Judging from the mood at a transit camp for migrants north of Tshwane, as Pretoria is now called, few migrants would return to their former homes and businesses anyway without assurances for their safety.

On Saturday, violent clashes between camp dwellers – most of them Somalis, Ethiopians, Eritreans, and Congolese – and local police left dozens injured when police used clubs and fired rubber bullets to bring a restive crowd under control. Tensions rose, camp dwellers say, after a policeman demanded cigarette from a camp dweller, and when he was refused, he insisted on searching the boy for drugs.

More police were called in to search the camp for weapons, but when police entered a tent that had been designated as a mosque, camp dwellers pushed them out, and the violence began. Camp dwellers say that three persons – one Ethiopian and two Somalis – were killed during the Saturday raid, but pol ice took away their bodies. Police confirm only that some of the camp dwellers were injured.

"I am encouraged to see the situation is under control," Tshwane Executive Mayor Gwen Ramokgopa told a community meeting after the police raid. She said the raid occurred after a female police officer was "held hostage" within the camp, a charge the camp dwellers deny.

"For 15 years, Somalis have been killed in robberies, their shops burnt, but the government did nothing," says Abdul Abbas, a spokesman for the Somali community in the camp. "Then when the xenophobic attacks started, they did nothing again. They saved our lives, but they did nothing to save our shops. Then they bring us here, and now the police are fighting us. We are fed up."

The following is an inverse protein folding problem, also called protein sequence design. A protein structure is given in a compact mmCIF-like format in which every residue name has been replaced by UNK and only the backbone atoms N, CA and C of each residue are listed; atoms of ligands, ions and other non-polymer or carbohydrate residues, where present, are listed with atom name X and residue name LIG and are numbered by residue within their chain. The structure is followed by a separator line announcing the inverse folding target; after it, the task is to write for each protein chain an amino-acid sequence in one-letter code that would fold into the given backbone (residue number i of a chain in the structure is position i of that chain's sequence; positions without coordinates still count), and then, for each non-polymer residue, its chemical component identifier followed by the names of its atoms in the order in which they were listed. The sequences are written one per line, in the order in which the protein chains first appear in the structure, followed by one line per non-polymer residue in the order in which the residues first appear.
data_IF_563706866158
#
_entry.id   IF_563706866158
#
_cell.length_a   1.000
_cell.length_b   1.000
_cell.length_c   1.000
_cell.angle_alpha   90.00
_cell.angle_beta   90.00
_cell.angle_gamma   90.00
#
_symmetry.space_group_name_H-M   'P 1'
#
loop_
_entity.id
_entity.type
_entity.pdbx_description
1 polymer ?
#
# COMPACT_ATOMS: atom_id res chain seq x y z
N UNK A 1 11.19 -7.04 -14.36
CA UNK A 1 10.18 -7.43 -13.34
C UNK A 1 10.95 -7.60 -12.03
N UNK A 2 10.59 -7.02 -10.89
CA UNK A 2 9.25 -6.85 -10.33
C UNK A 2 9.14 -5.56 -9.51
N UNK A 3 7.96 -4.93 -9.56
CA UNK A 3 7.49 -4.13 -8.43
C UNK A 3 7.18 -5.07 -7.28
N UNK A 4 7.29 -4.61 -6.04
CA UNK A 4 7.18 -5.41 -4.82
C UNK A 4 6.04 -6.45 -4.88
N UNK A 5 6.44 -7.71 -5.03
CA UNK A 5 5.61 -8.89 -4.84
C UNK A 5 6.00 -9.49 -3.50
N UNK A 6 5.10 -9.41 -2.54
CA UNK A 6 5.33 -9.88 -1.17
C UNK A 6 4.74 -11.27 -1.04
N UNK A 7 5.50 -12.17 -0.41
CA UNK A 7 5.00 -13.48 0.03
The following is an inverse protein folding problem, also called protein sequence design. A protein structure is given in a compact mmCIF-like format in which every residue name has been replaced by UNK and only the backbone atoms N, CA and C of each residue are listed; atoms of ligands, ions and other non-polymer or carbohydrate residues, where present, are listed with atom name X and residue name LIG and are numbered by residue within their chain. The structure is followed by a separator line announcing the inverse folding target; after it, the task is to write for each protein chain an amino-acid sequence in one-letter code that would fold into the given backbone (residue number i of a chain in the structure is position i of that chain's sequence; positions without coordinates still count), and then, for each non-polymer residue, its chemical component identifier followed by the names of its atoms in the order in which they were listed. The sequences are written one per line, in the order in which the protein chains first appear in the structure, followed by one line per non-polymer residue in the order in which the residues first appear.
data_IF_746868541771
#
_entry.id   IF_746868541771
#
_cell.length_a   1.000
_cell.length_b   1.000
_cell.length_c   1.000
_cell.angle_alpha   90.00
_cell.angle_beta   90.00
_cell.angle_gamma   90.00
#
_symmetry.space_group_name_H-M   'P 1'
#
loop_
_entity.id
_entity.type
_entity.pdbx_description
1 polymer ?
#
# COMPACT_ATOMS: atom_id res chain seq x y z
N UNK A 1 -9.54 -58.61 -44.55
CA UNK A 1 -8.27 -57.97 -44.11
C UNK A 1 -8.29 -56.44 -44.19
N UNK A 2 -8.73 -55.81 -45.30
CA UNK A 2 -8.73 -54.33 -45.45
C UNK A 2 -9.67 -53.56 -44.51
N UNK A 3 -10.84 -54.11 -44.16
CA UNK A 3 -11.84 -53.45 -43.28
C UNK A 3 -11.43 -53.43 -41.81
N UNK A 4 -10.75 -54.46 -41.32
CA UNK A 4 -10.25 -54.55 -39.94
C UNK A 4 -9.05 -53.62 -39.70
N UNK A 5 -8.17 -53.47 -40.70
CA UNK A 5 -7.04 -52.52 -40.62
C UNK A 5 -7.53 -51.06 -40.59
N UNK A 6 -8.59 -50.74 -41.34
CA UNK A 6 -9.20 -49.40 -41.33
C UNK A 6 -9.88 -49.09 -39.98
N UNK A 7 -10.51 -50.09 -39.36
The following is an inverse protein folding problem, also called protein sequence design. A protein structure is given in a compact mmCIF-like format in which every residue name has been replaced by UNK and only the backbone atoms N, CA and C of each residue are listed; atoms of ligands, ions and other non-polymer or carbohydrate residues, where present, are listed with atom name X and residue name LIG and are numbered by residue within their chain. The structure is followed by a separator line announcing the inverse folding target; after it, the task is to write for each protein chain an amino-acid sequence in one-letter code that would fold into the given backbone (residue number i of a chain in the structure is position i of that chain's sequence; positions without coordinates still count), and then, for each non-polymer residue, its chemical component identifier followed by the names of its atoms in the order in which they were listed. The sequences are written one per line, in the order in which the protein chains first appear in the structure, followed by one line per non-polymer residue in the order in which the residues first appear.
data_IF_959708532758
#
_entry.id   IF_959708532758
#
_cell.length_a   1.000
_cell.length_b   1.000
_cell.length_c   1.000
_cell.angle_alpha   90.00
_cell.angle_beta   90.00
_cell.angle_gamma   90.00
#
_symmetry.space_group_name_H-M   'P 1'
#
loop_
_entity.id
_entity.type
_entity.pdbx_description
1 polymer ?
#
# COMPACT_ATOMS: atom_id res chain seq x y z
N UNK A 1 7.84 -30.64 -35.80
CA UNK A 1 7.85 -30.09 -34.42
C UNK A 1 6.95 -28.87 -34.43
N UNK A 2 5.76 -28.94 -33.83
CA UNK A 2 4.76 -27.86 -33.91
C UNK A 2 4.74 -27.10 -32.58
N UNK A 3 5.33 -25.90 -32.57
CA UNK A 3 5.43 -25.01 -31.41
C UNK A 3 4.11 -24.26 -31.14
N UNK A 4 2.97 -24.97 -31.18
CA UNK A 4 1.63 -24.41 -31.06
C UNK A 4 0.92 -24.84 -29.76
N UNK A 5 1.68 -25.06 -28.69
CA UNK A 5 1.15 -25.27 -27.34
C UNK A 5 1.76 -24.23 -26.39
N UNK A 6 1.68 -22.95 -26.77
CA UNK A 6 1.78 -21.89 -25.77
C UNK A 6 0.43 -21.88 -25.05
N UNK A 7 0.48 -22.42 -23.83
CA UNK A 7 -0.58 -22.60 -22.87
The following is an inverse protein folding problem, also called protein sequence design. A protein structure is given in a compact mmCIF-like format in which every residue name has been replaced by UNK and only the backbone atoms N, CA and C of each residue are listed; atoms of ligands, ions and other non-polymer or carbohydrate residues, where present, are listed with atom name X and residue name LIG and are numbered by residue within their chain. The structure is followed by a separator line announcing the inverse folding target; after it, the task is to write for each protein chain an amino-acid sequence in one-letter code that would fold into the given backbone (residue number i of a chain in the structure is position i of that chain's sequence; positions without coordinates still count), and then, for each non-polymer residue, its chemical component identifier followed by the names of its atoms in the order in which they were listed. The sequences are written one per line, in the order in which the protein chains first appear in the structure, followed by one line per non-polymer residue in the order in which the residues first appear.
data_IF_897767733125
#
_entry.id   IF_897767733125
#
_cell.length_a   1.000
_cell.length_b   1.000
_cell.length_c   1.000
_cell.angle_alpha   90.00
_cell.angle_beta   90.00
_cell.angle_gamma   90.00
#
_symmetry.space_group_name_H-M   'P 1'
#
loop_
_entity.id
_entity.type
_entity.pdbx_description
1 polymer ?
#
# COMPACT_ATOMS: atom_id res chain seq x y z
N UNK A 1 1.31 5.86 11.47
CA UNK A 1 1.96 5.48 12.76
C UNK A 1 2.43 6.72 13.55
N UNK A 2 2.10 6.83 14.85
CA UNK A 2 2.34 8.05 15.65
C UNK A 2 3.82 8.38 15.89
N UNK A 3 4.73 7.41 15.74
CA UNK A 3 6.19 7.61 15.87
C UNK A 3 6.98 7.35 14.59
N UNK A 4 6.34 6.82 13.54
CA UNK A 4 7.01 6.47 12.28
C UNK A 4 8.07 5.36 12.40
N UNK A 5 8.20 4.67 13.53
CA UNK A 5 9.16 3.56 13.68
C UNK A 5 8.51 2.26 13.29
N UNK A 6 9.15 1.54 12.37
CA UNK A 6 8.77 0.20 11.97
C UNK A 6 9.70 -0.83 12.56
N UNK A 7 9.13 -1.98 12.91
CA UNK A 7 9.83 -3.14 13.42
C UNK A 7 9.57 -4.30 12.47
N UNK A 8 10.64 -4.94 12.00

Yitbarak, a young Somali whose shop in a Johannesburg township was burned by angry mobs 23 days ago, says that conditions in the camp are abysmal, that it's not safe to leave. "The government says they are going to protect us, but it is the police who are attacking us," he says. "The police tell us, 'Go home, this is not your country. This is South Africa.' "

Elmi Hissa, an elderly Somali shopkeeper, says that she has been robbed more times than she can remember in the past 10 years, and each time moved to a different community – from Johannesburg to Durban to Cape Town to Kimberly to Pretoria – in the hopes that the local people would accept her once they got to know her.

"For 10 years I was patient, but now I'm tired," she sighs.

"You struggle hard, you work hard, and after that people take it from you. You go to police and they say, why don't you go to your own country?" The reason she doesn't go back, she says, is that there's a war in Somalia that has already claimed seven of her children. "Sometimes I think until I cry," she says. "South Africa is not the place to stay anymore. You can't stay with people who don't want you."

Lukmaan Abdullah, a young Somali clothing salesman, fled Somalia just two months ago, when warlords came to take him as a soldier. His parents sold the house they were living in in order to pay for his transportation to South Africa, hoping the young man would be able to make enough money to help the family survive.

The day he arrived, however, the xenophobic attacks began, and Mr. Abdullah has spent the past 23 days in this camp. "When I left Somalia, the rockets were hitting the market where I worked. When I came here, the xenophobic attacks had just started. If I go back now, there will be no other way but to work with the warlords. They will force me, without a doubt."